Light and billowy, coarse and heavy, clingy or stiff as a board – the choice of textile has implications for the fit and drape of a garment, and the way it moves with its wearer. The EU-funded project FABRICMETRICS has paved the way for the commercialisation of innovative technology simulating the appearance and motion of clothes.
‘We have achieved a level of realism in simulating the behaviour of these fabrics that no other model has attained so far,’ says Miguel Otaduy of Universidad Rey Juan Carlos, Spain. ‘Models that were able to create small patches of a fabric did already exist, but they were not really able to simulate a whole garment at the resolution that we have reached.’
The researchers’ approach involves modelling the behaviour of the yarn in the fabrics thread by thread, rather than that of the textile as a whole, using an approach developed in predecessor project ANIMETRICS.
As of April 2019, Seddi Labs, a spin-off company set up to take this innovation to the market, is putting the final touches to a product intended for the fashion industry, says Otaduy, who led both projects.
Generally speaking, the aim is to create the first true engineering solution for the fashion industry, Otaduy explains. The product about to be launched could reduce or potentially even obviate the need to run up physical prototypes of proposed new garments. ‘What we are trying to do is create true virtual replicas of items of clothing,’ says Otaduy. ‘We call them “digital twins”.’
Rendering of a virtual dress, produced using technology of Seddi Labs, spin-off of the FabricMetrics project.
@ DESILICO SL (Seddi Labs)
One main thread
Textiles were just one area of interest explored in ANIMETRICS, Otaduy notes. Other items studied and simulated in this five-year endeavour included liquids and skin.
‘It was a very broad project in the type of phenomena that we wanted to tackle, and for which we tried to see whether some generic theories about how to create the models would apply to all these cases,’ he explains.
Every one of them involves particles that are connected or interact, but that move independently to some extent. ‘When they are in motion, the deformation that results involves a multitude of particles that are moving at the same time,’ Otaduy says.
ANIMETRICS approached the combined effect by focusing on these components rather than directly on the material as a whole, to work out how individual parts – patches of cloth, for instance – move and deform. These observations are then used to predict the behaviour of the full object or phenomenon by merging the various small-scale changes.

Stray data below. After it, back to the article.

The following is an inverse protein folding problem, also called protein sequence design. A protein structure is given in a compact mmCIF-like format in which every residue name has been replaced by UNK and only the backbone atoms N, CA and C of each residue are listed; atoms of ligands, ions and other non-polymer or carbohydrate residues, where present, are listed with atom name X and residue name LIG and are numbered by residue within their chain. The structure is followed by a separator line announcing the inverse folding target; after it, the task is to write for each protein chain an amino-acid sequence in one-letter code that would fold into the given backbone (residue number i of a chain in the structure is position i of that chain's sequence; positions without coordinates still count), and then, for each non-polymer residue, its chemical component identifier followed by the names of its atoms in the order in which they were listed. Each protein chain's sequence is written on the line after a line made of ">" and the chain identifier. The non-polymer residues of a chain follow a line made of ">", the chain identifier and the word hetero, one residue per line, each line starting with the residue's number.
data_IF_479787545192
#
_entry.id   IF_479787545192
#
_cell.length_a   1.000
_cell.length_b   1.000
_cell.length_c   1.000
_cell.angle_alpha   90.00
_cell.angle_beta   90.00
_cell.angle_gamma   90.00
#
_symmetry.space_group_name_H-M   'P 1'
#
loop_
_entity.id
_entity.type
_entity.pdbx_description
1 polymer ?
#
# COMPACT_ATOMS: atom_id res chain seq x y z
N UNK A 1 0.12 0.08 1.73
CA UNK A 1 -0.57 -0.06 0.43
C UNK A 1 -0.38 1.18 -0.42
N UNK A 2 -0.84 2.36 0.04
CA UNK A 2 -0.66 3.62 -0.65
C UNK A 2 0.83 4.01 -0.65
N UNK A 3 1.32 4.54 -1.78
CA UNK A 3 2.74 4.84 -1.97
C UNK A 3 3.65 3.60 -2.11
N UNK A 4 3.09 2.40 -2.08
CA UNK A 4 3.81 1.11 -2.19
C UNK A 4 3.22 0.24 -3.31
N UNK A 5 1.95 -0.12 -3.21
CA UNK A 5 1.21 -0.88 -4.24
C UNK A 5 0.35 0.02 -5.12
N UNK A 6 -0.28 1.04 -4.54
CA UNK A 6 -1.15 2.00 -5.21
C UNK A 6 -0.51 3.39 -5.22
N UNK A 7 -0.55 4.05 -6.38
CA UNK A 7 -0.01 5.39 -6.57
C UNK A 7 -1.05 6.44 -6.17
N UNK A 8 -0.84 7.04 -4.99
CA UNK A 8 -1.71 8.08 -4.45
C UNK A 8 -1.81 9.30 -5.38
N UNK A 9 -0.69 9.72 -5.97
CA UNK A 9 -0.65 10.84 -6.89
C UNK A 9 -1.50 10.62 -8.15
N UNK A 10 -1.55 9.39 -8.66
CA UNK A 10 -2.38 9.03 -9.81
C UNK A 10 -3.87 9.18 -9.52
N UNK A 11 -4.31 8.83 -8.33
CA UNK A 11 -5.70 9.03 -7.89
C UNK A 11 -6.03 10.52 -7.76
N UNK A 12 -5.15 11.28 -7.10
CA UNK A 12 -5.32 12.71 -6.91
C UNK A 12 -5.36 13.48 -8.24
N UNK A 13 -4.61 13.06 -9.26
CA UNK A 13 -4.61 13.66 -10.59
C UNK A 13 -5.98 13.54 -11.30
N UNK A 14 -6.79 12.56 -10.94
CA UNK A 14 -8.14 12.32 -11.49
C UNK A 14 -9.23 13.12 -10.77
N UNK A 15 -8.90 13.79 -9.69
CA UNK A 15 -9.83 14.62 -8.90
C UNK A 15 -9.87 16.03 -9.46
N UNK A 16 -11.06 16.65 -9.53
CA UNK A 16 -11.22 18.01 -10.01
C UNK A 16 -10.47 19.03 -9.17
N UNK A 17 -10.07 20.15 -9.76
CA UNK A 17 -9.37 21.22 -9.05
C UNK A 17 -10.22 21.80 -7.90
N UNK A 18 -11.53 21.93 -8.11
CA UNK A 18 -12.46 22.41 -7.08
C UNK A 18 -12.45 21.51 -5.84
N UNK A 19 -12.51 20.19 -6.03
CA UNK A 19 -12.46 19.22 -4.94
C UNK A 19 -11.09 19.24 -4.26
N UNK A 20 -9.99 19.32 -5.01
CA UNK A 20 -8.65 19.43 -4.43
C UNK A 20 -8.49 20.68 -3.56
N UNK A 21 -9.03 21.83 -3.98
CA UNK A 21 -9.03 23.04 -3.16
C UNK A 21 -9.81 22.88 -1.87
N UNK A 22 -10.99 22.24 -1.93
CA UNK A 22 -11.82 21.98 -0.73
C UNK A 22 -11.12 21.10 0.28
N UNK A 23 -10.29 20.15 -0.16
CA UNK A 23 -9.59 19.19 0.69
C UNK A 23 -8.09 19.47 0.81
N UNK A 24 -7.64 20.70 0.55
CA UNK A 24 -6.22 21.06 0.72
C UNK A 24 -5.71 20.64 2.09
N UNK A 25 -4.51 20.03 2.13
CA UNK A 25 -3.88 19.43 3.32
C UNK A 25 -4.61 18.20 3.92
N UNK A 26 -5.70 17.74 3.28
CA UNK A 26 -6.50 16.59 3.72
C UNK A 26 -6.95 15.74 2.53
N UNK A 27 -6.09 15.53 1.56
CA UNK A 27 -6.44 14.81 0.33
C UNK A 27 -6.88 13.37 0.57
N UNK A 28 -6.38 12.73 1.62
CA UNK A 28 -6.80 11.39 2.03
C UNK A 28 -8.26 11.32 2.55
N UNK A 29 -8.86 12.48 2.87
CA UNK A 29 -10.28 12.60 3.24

In terms of the animation of fabrics, this approach enabled the team to model the millions of points where lengths or loops of yarn connect in a woven or knitted garment, says Otaduy. ANIMETRICS, which ended in December 2016, was backed by a grant from the European Research Council (ERC) which enabled him to consolidate and grow his budding research team.
The animation of fabrics provided some of the most promising leads from this initial project, with two patents filed. These advances were taken forward in FABRICMETRICS, which notably developed the modelling program and the business plan for the future spin-off. This project, which ended in June 2018, also benefited from ERC support.
With this technology almost ready to make its mark on the world’s catwalks, Otaduy and his team are already considering improvements and other ways to help drive new trends in animation. And the momentum created with ANIMETRICS and FABRICMETRICS continues to build, he reports.
Among other activities, his group is now involved in two new EU-funded projects. One of these is the RAINBOW training network which focuses on applications in medicine. The other, named TOUCHDESIGN, is dedicated to the simulation of skin and touch, for example with a view to optimising the design of physical objects as varied as clothes and furniture, or in terms of our interaction with virtual reality.
Miguel Otaduy is an associate professor of computer science at Universidad Rey Juan Carlos, Madrid, where he leads the Multimodal Simulation Lab http://mslab.es. He works on physics-based simulation, with application to computer animation, surgical training and planning, virtual touch, or digital fabrication. He received Consolidator (TouchDesign) and Starting grants (Animetrics) from the ERC.